We are delighted to announce that Lesley Ingram from Herefordshire Stanza is the winner of our 2020 Stanza Competition for her poem ‘Confession’, chosen by Heidi Williamson. You can see Lesley read her poem in a specially filmed reading.
Heidi: “The quiet title ‘Confession’ draws us in to intimately witness a domestic scene with repercussions across the years… The poem interrogates what is felt and meant between people – often despite words. It says something out loud that has resonated with the writer for a long time, and now resonates strongly in me as the reader. It stayed with me.”
Lesley: “I am writing a series of poems under the working title of ‘Tai Chi for Estranged Sisters’, and am trying to answer questions such as: What could cause such estrangement? What would one sister never tell another, and why? Is silence ever protective? And then I remembered this event, which I’d never told anyone about.”
Our two Joint Runners-up are Hilary Jupp from North Cornwall for ‘The Danger is’ and Nicky Kippax from York for ‘Home birthing to Snoop Dogg’.
Heidi has also chosen ten Commended poems from Elizabeth Barton (Mole Valley), Philip Burton (Ribble Valley), Mary-Jane Holmes (Durham Tees Valley), Derek Hughes (South Leicestershire), Jacquie Shanahan (Chiltern Poets) – for TWO poems, Sue Spiers (North Hampshire), Michael Swan (Oxford 1), Jane Thomas (Oxford 2), and Jules Whiting (Reading).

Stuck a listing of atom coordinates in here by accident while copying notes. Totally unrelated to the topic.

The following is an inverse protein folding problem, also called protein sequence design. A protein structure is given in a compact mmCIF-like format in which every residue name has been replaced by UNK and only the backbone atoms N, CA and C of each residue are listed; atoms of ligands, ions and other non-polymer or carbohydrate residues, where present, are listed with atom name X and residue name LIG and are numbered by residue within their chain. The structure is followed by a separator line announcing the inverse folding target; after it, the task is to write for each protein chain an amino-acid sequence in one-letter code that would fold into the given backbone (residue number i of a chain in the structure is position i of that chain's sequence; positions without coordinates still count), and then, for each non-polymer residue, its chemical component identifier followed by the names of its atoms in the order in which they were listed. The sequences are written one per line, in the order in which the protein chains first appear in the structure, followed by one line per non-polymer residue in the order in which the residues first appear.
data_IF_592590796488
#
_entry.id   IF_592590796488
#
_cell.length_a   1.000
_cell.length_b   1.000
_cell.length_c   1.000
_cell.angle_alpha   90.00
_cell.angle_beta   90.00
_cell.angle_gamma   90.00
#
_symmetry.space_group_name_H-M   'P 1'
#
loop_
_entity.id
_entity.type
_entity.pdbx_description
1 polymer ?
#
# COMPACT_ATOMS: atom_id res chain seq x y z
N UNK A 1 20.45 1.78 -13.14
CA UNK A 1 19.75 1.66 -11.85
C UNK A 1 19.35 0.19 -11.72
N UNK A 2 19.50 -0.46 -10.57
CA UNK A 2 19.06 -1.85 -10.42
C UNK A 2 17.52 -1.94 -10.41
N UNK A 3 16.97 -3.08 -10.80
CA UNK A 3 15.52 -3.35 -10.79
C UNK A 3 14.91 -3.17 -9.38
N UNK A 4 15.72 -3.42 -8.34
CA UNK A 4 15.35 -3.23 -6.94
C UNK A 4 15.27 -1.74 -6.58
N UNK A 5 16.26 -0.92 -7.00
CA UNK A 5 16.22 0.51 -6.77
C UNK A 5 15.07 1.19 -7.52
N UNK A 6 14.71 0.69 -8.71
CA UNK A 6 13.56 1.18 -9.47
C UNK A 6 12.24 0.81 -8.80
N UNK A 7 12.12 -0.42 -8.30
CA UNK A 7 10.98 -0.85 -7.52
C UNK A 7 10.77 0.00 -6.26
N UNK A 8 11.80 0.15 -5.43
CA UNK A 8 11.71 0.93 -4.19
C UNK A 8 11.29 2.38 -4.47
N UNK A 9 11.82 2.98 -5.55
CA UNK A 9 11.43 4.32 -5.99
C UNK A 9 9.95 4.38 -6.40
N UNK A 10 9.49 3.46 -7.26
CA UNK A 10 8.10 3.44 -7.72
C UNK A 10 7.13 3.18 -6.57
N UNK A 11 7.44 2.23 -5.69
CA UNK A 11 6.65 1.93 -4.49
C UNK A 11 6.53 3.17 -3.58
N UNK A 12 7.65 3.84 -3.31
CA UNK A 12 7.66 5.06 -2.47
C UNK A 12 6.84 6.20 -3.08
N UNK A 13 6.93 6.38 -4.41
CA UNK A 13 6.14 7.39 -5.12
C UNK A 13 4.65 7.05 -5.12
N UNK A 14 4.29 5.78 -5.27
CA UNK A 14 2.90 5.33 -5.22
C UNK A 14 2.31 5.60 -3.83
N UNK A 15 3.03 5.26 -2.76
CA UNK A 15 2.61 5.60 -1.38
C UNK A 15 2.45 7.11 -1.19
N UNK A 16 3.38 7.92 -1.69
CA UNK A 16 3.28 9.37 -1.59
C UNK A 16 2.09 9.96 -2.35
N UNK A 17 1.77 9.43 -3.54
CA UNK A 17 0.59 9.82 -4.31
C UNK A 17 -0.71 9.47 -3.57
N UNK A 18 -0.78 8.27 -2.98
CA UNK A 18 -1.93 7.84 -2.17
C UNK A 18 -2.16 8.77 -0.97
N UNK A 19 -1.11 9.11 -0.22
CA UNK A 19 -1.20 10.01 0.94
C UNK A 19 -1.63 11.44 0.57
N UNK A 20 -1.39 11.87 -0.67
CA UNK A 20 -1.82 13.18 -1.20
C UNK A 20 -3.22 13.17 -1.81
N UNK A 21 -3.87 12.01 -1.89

The theme of this year’s competition was ‘Hear’. 389 poems were sent in from 234 poets and 85 out of the 109 Stanzas. The annual competition is open exclusively to Poetry Society Members who are also members of a Stanza.
“What a privilege it’s been enjoying your poems on the theme of ‘Hear’. Poems are so often visual – reading nearly 400 poems where sound, or lack of sound, was the focus was fascinating. There were many birds, conversations, tinnitus, the unsaid or misheard, onomatopoeic poems, poems aware of their own music, and poems interrogating the rarely heard sounds or enforced silences of lockdown. It was absorbing to enter each and every world submitted. Each entry had heart and skill. Thank you.
I’m always trying to edit each of my poems to be its absolute best self, and this can be the most challenging part of the poetic process. Some entries had so nearly reached their poetic destination but for a couple of wobbly or uncertain choices. Some had knockout lines but would have benefited from tighter ending. Some began terrifically but didn’t sustain their energy to the end. Some started uncertainly then became outstanding. I’m sure many of the poems will find homes elsewhere. Give them a good hard look, fix that one word you weren’t sure of, and send them back out into the world.